What made West Indies champions of the world? Ian on Sunday
Stabroek News
December 9, 2001

At least the prince of batsmen has magnificently returned to centre stage. What I would have given to see, or even listen to, that extraordinary series of dominant and scintillating innings! What I would have given to experience those battles, which he convincingly won, against the great Muralitheran! Think what we have missed by not being in direct touch with cricket played at its very best, batting at one of its supreme summits of achievement!

This great scandal of our deprivation has never been sufficiently explained, was a tremendous blow to West Indian cricket lovers, and must never be allowed to happen again. Thinking of Lara and his sublime batting, and young Sarwan's emerging brilliance too, I can hardly bear to think about what has gone missing forever from my fund of unforgettable sporting memories. Surely, at least,

someone will have the thought and the follow-through to lessen our misery by bringing the films from Sri Lanka to show on TV somewhere soon.

But, of course, clutching at the bright straws of Lara's gloriously regained form and Sarwan's scintillating contribution cannot prevent us from drowning in the deep sorrow of the West Indian humiliation against Sri Lanka. There is absolutely no disaster that can shake my love and support for West Indian cricket. However, that is not to say that it would not make me feel much better about life if the team were to be masters of the world again. What will that take? There is no simple answer but I was looking at some old essays I wrote in the glory days and they brought back memories. I reproduce one which reminded me of what it seemed like then. I wrote it in May 1984 and entitled it "The Ravening Pack."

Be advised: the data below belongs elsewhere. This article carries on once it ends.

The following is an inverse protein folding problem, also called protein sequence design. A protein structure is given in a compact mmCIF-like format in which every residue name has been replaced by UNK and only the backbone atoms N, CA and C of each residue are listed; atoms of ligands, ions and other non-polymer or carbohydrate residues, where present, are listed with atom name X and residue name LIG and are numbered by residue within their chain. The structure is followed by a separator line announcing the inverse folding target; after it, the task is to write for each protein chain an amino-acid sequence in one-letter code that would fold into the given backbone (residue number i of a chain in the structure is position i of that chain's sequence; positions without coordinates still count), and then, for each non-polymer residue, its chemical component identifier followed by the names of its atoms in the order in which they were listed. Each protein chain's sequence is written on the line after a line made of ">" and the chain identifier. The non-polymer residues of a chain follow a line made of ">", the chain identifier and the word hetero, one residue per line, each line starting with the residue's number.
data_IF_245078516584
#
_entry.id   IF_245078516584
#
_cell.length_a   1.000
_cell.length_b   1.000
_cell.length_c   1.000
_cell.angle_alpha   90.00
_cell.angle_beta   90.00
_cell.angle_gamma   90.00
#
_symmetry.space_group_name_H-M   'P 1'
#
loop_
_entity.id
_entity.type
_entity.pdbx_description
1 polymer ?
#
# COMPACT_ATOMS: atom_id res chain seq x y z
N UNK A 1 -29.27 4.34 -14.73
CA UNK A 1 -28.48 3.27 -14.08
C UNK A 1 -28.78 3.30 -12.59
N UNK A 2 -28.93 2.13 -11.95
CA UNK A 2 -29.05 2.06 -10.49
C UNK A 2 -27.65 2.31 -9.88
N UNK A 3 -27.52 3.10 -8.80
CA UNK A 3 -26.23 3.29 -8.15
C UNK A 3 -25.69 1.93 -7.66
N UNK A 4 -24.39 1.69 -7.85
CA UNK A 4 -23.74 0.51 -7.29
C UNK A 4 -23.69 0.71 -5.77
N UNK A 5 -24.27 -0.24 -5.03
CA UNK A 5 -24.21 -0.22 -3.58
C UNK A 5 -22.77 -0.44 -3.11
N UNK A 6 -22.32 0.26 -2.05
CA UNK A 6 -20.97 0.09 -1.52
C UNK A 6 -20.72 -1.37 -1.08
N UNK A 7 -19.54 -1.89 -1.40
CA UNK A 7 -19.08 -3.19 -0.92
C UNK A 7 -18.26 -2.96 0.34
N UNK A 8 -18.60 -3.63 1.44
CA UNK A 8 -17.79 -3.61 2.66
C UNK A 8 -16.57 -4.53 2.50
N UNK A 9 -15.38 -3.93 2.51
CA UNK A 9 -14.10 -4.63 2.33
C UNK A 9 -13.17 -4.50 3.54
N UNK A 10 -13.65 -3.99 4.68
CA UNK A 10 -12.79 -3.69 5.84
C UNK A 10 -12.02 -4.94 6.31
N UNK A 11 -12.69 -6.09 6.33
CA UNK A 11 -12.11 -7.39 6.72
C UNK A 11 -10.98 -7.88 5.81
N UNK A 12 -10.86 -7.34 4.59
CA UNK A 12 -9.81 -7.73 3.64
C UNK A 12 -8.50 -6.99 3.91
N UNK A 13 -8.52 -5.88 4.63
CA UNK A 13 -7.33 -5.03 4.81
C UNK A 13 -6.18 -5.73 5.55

"As the tour of England begins the West Indies dominate the cricket world to an extent rarely known in the game's history. Since the Packer era ended West Indies have enjoyed a winning streak probably unique in the history of the game. Out of 34 Tests we have lost only 2. We have just given Australia the sort of

thrashing a headmaster gives a wayward little boy. In our last 9 Tests we have not lost a second innings wicket which must be some kind of record. In limited-over contests we are, except for that one strange aberration at Lords in June last year, the complete masters. It is not only a question of superior playing skills.

The West Indies have established a psychological ascendancy which exerts its influence before a ball is bowled in a new series. Even now you can be sure the English with chalk-white faces are shaking in their chalk-white boots.

What underlies this dominance? What is the secret? The captaincy of Clive Lloyd is a factor difficult to quantify but almost certainly more important than any of us fully appreciate. They used to say of the Emperor Napoleon that his presence was worth 100,000 men in arms on the field of battle. That is what happens when a man becomes a legend while he is still active. Lloyd's stature in cricket now looms so large that merely his presence in the pavilion oppresses our opponents and undermines their confidence. Another factor, not very much mentioned, is the superiority of our fielding which is currently a class above anyone else. All our men look lithe, fit, quick, confident and commanding in all they do. A third factor is the opening partnership of Greenidge and Haynes which, late in their careers, has flowered into by far the best in the world. Yet any analysis of why the West Indies are dominant and have been for so long must in the end focus primarily on our fast bowlers. They are the key. They are our Praetorian Guard. They have made the essential difference. Let us then for a little while consider fast-bowling, this fearsome art which has given us our dominance in the game.